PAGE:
Raised in a Slovakian slum: Profile of Beeston rapist Zdenko Turtak

Zdenko Turtak is brought into custody
Zdenko Turtak is brought into custody
Have your say

Given that he became one of the country’s most wanted criminals, Zdenko Turtak remains something of a troubling unknown quantity.

The way in which European arrest warrants are handled means police in West Yorkshire have never formally interviewed the 22-year-old in the way that suspects would usually be questioned.

Zdenko Turtak is brought into custody

Zdenko Turtak is brought into custody

He showed little inclination to engage with the officers from West Yorkshire who travelled to his native Slovakia to carry out his extradition.

They could only report that he had an “empty gaze”.

“We don’t know anything about him. He did what he did and was out of the country,” says Detective Superintendent Nick Wallen.

It is thought Turtak travelled across Europe on a bus from Slovakian capital Bratislava to Bradford around four years ago and had been in Britain on-and-off since.

He never had a bank account or credit card or registered for benefits or housing.

Working cash-in-hand at car washes and staying with family members in Beeston and Hyde Park, he largely remained in the shadows during the whole time he was here.

Beeston bus stop rapist ‘did not care’ whether victim lived or died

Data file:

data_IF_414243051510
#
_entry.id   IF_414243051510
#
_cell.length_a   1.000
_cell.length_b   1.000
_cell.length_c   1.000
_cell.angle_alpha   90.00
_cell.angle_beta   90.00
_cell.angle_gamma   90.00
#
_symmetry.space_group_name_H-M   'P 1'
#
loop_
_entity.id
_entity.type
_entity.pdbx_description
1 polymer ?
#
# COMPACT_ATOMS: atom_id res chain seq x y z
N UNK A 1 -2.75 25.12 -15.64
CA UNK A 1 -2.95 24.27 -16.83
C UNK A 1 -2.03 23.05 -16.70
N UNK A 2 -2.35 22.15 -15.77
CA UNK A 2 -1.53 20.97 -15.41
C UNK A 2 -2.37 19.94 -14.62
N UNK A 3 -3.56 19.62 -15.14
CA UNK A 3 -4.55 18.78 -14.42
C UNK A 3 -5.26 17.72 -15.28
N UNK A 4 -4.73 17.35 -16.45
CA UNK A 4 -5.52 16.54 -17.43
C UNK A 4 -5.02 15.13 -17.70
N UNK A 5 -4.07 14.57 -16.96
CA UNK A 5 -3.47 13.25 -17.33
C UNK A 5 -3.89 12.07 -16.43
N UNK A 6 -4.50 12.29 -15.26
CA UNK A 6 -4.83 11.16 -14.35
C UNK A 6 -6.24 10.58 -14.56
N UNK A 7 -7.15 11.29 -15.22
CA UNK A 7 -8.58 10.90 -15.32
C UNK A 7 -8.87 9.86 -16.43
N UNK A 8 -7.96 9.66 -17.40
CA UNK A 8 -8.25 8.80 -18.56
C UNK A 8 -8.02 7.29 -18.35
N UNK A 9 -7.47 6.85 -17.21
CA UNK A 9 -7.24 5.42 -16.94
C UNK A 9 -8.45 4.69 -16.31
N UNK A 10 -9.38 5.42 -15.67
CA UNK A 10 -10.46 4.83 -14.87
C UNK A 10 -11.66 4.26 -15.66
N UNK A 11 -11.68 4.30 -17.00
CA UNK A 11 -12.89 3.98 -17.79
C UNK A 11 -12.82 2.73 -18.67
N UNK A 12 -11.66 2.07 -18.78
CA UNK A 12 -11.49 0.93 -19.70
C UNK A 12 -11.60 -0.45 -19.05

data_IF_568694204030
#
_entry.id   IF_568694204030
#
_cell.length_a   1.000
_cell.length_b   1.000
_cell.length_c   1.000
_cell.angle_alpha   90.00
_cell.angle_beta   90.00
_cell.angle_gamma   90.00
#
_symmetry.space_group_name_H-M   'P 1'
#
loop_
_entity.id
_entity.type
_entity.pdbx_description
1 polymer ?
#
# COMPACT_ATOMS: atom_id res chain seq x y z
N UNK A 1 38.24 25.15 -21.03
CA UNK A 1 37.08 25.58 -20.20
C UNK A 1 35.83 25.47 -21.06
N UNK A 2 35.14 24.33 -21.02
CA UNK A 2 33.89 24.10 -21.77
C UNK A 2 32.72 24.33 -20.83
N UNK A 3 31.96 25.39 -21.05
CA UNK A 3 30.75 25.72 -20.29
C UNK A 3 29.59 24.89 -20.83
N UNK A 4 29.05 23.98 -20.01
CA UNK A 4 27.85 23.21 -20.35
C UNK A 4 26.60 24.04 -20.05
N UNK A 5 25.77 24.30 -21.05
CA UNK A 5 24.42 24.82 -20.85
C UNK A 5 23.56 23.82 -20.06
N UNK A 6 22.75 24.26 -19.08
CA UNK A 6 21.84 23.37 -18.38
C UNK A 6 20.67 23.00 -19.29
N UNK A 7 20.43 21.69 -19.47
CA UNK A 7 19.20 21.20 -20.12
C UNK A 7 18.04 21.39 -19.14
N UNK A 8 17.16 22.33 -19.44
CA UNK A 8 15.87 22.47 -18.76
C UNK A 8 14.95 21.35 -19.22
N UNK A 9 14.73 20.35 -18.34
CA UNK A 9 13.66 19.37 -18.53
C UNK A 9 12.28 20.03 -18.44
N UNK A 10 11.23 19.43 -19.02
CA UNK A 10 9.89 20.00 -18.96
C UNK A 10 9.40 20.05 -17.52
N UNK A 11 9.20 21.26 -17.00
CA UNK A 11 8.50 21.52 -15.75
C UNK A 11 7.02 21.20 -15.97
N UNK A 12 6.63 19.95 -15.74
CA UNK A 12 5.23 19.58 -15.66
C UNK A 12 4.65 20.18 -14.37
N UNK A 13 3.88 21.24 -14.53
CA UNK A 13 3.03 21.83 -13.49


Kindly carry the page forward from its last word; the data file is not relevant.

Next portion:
How Beeston rape inquiry became West Yorkshire’s biggest since Shannon Matthews

The solitary documentary evidence of Turtak’s presence in this country is a record of a transaction he carried out at Cash Converters in Armley several years ago.

It was the cause of frustration during the early part of the investigation into the rape that he had never come to the attention of police in this country.

Crucially, however, he did have a criminal record in Slovakia.

Turtak comes from the notorious Lunik IX district of Velka Ida in the city of Kosice – a squalid suburb which has effectively become a ghetto for thousands from the Roma Gypsy community, ostracised from mainstream society.

As a teenager he became addicted to toluene – a potent chemical used in paint thinners which has a distinctive smell and is the drug of choice among poverty-stricken youngsters.

It is thought he had been sniffing the substance on the night of his attack.

Det Supt Wallen said: “The victim described lying in hospital even the day after and not being able to get a very distinctive smell out of her nose.

“The smell enveloped her when she was attacked and stayed with her.”

Like many of his peers, Turtak was involved in petty criminality growing up. His criminal record showed he had been arrested four times for burglary and served two sentences in youth custody.

He had no record for sexual offences but it was DNA left by him at the scene of a burglary at a steel works next to Lunik IX which ultimately led police to his door.

He put up little resistance when officers arrested him in June.

Det Supt Wallen said: “With the borders as they are, where there’s freedom of movement it’s really difficult for us to get a good understanding of all the people living in our communities and this was really brought home in this case.”

He added: “What we can say is that people like Turtak are thankfully really rare.”